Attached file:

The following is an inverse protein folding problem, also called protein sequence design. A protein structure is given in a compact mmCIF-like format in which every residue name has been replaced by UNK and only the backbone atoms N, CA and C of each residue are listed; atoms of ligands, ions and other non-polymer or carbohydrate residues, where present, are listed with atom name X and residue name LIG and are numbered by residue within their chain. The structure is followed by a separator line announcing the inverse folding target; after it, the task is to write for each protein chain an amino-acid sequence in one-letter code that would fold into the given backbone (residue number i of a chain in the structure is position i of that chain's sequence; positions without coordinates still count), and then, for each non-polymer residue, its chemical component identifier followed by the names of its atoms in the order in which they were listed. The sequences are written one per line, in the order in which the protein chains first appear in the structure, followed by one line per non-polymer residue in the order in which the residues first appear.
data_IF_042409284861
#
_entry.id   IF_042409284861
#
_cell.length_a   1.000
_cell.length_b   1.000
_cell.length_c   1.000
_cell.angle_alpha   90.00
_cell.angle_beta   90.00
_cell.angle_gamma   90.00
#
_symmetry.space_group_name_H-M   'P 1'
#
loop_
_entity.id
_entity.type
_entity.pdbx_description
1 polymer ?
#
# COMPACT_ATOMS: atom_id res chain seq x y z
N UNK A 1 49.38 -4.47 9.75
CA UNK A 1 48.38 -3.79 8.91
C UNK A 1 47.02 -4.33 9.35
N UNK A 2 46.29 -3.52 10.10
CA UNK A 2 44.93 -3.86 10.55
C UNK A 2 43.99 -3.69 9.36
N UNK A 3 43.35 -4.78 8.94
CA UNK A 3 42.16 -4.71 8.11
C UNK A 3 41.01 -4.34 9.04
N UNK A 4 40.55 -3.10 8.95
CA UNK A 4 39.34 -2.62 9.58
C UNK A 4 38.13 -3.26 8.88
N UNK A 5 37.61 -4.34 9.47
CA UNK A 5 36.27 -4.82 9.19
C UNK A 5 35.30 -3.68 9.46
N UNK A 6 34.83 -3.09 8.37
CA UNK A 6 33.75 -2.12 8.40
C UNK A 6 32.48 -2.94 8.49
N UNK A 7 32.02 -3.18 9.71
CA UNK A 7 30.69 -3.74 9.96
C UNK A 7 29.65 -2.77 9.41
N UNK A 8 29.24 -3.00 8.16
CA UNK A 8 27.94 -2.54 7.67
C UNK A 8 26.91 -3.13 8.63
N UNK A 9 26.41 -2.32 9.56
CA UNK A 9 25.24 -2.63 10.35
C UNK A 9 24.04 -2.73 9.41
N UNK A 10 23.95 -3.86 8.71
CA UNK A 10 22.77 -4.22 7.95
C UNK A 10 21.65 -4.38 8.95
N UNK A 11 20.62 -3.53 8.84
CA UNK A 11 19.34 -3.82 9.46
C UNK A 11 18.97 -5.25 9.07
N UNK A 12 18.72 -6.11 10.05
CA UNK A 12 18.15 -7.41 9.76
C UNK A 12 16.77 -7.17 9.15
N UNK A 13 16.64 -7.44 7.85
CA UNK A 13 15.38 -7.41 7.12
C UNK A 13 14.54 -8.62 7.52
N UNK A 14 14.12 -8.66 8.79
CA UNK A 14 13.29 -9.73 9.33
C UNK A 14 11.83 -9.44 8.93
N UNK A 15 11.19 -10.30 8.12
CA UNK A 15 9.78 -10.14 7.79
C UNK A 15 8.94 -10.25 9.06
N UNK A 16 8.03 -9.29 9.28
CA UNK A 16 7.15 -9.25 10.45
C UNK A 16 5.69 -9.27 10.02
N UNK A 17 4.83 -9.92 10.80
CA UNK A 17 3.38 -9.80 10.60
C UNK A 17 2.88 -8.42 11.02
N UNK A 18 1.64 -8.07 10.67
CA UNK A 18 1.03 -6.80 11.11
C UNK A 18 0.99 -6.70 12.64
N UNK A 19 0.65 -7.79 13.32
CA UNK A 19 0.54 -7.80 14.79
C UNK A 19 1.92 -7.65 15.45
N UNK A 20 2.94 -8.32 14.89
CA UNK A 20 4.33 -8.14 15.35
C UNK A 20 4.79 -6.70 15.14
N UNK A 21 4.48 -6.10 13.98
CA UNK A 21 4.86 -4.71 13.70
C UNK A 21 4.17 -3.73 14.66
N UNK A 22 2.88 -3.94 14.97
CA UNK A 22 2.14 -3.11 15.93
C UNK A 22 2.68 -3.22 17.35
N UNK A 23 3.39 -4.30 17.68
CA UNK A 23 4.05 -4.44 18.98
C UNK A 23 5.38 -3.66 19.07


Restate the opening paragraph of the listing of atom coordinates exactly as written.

The following is an inverse protein folding problem, also called protein sequence design. A protein structure is given in a compact mmCIF-like format in which every residue name has been replaced by UNK and only the backbone atoms N, CA and C of each residue are listed; atoms of ligands, ions and other non-polymer or carbohydrate residues, where present, are listed with atom name X and residue name LIG and are numbered by residue within their chain. The structure is followed by a separator line announcing the inverse folding target; after it, the task is to write for each protein chain an amino-acid sequence in one-letter code that would fold into the given backbone (residue number i of a chain in the structure is position i of that chain's sequence; positions without coordinates still count), and then, for each non-polymer residue, its chemical component identifier followed by the names of its atoms in the order in which they were listed. The sequences are written one per line, in the order in which the protein chains first appear in the structure, followed by one line per non-polymer residue in the order in which the residues first appear.